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Beautiful scenery surrounds Christmas Tree Pass

A byway into scenery and prehistory, Christmas Tree Pass Road provides cool-season hiking, picnicking and access to some of the least-visited portions of southern Clark County. Just minutes from Laughlin and Bullhead City, Ariz., on the Colorado River, this graded back road reveals miles of stunning desert and mountain scenery as it loops between wilderness areas through a region sacred to native cultures.

Christmas Tree Pass is within Lake Mead National Recreation Area about 90 miles from Las Vegas. Forming a loop through the pass, the graded road connects Nevada Route 163 to Laughlin with U.S. Highway 95. Drive south from Las Vegas on U.S. 93/95. At Railroad Pass, head south on U.S. 95 through Searchlight to the junction with Route 163. You will pass the end of the loop road through the pass, 14 miles south of Searchlight. At the junction, head east toward Laughlin.

About 13 miles from U.S. 95, watch for Christmas Tree Pass Road to the left. Several miles of the gravel road are suitable for passenger vehicles, but interesting side roads snaking toward Lake Mojave might be too rough. Stay off them unless your vehicle is up to the challenges of sandy, rocky or washboarded surfaces. Where the main graded road turns west to climb up to the pass, it becomes more primitive. Visitors should have a high-clearance or four-wheel-drive vehicle for the trip over the pass. Once through the pass, most of the rough spots are behind you on the downhill western route back to U.S. 95.

The route gets its name from the scattered pygmy forest of junipers and pinyons growing among the rocky ridges of the Newberry Mountains. Years ago, some passer-by started a tradition of decorating some of the trees with leftover Christmas decorations and other shiny or colorful items, including beer cans and even underwear. The National Park Service takes a dim view of leaving refuse in areas it administrates, so the debris disappears, only to be persistently replaced.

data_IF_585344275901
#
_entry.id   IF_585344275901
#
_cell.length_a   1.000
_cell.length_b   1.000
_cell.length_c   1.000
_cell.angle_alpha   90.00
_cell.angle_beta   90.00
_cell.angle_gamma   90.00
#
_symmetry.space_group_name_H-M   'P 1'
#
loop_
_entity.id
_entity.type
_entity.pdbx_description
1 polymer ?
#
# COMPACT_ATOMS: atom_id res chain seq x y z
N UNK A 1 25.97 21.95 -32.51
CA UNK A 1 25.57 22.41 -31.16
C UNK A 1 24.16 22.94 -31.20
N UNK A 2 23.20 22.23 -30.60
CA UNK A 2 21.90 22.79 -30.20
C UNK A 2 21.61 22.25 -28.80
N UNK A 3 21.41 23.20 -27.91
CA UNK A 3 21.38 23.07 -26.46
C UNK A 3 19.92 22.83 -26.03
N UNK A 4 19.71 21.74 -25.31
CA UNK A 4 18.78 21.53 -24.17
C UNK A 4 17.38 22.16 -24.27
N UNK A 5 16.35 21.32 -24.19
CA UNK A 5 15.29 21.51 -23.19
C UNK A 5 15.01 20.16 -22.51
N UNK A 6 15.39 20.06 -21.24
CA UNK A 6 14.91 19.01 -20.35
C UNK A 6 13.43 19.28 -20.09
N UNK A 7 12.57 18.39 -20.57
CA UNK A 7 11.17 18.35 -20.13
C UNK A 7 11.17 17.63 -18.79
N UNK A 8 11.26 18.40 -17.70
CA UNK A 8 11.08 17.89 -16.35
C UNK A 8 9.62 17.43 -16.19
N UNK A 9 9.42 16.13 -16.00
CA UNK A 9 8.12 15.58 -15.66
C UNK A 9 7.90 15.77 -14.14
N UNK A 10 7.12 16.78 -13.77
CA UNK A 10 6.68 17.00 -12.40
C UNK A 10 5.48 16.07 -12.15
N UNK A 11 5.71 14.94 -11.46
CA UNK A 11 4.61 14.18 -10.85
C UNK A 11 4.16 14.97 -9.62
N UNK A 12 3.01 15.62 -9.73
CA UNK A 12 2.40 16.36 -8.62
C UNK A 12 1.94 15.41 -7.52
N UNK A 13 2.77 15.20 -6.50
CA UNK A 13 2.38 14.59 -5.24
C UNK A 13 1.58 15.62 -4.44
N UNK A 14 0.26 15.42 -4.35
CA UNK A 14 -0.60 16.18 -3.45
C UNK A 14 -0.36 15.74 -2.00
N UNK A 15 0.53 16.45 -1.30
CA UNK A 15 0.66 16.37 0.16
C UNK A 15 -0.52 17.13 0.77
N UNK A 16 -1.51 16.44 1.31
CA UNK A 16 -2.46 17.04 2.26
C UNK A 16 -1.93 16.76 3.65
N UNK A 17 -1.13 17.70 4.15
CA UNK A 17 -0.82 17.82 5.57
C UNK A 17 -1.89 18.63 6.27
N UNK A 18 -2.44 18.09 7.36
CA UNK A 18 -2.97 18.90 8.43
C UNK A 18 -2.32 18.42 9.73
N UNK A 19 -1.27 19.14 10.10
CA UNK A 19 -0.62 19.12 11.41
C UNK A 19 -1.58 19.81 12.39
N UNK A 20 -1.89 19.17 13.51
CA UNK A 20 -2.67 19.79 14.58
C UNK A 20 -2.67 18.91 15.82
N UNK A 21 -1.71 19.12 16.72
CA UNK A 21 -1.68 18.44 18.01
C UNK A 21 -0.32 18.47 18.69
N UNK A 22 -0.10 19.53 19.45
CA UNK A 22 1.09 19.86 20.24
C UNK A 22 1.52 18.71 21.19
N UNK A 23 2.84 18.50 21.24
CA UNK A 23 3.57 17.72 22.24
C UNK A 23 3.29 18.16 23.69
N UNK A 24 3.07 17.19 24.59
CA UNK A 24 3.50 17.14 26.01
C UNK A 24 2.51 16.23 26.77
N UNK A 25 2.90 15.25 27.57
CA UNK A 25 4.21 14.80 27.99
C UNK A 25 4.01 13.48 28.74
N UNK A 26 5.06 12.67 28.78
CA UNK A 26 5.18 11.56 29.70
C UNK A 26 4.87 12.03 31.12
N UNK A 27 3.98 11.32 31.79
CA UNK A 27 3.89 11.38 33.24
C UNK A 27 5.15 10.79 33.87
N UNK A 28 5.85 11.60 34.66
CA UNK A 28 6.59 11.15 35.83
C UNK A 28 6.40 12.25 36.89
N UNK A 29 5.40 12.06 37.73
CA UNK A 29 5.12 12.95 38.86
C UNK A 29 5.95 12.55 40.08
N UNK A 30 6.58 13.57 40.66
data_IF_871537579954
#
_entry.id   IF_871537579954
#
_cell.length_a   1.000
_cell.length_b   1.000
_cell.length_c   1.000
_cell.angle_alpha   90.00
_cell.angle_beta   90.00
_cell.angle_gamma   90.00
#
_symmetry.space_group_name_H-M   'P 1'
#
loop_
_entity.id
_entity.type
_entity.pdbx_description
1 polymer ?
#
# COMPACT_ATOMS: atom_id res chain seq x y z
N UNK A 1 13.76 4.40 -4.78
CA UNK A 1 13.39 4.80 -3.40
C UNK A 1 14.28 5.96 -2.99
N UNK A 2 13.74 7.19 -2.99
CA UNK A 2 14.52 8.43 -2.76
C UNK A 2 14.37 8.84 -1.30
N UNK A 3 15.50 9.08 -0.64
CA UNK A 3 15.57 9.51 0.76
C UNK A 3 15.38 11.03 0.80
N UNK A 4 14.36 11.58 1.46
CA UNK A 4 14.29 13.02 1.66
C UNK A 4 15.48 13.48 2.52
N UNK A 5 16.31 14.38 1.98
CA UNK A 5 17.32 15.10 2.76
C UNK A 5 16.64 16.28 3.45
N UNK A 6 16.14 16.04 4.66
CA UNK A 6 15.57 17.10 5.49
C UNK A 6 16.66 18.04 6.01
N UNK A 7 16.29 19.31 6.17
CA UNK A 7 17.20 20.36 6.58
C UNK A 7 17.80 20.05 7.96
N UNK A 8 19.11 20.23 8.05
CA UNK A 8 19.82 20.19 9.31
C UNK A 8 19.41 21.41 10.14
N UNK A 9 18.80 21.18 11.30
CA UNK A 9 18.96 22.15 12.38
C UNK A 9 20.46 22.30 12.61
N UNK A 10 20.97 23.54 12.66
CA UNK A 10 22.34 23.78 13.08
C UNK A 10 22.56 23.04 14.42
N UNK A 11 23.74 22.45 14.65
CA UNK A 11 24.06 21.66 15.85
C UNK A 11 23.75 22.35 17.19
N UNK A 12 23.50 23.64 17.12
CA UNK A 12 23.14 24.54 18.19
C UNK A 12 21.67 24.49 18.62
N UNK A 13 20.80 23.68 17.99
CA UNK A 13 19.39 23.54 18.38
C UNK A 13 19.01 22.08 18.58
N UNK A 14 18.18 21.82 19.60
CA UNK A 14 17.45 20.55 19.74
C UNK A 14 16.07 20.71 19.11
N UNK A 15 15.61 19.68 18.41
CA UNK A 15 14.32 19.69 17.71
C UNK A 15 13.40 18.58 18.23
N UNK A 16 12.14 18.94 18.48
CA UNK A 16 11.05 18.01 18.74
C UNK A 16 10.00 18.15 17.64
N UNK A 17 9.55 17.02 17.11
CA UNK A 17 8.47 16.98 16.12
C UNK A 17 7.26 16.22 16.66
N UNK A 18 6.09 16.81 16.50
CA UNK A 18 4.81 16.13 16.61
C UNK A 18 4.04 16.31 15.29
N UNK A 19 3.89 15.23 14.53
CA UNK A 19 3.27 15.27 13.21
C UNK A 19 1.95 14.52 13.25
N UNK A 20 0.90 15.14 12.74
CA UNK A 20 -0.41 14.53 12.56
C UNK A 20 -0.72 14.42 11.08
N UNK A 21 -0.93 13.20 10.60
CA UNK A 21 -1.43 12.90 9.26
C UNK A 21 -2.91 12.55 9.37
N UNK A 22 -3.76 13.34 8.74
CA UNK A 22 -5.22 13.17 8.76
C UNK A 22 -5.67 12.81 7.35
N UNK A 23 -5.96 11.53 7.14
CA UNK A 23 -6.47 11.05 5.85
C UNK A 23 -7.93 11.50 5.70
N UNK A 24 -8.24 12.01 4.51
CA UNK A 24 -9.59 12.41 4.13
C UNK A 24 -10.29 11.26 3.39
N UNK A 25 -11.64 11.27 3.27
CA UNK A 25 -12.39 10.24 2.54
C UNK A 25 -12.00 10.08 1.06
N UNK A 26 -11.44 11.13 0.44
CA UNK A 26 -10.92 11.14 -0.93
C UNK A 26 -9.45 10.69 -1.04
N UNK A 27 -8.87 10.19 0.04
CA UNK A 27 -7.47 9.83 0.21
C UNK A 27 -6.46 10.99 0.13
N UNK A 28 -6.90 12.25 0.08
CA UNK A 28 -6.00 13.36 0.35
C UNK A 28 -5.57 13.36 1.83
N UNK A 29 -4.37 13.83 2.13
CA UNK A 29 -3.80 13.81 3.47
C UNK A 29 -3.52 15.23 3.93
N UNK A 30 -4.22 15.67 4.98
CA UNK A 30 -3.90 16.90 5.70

The pass lies south of craggy, 5,600-foot Spirit Mountain, a cultural heritage site. Dominating the Newberry Ridge, this distinctive peak features prominently in creation stories and religious traditions of several regional Native American cultures. Home to life-giving springs, game animals and many useful plants, the mountains were special to the desert people along the Colorado River.

One canyon carved by flood waters bears proof of its importance with one of the most extensive displays of ancient rock art in Nevada. Follow the main graded road north a couple of miles to a turnoff on the left to Grapevine Canyon. A short spur road ends in a parking area with restrooms. A trail runs a few hundred yards along the edge of a gravelly wash to the mouth of the canyon. Boulders on either side of the intermittent stream are covered with petroglyphs made hundreds of years ago. Among many enigmatic symbols, without meaning to modern visitors, are recognizable depictions of animals, including bighorn sheep. Take plenty of photos, but resist touching or climbing on the rock art.

Follow the wash up Grapevine Canyon to find a little creek and small pools of water, lovely for wading and splashing on a warm day but not safe for drinking. Rushing floods have polished streamside boulders to shiny slickness sure to challenge boulder scramblers. The little canyon supports grassy vegetation, shrubs, a few trees and tangles of the wild grapevines that characterize the site. Early native visitors must have welcomed its cool shade and running water just as we do.

North of the Grapevine Canyon turnoff, the road passes well-defined washes and interesting rock formations where you can pull over for a tailgate picnic. Rugged side canyons invite further exploration. Watch where you put your hands and feet, though, because springtime warmth brings out tortoises, lizards and snakes.

Even in a year of scant rain, travelers on Christmas Tree Pass Road will see a few wildflowers and various cactus in bloom this time of year. Watch for them where water collects along paved roadsides and among boulders. Starting first on south-facing slopes, the blossoming moves into the pass as the season advances. The road west of the pass is often very showy.

Margo Bartlett Pesek’s Trip of the Week column appears on Sundays.

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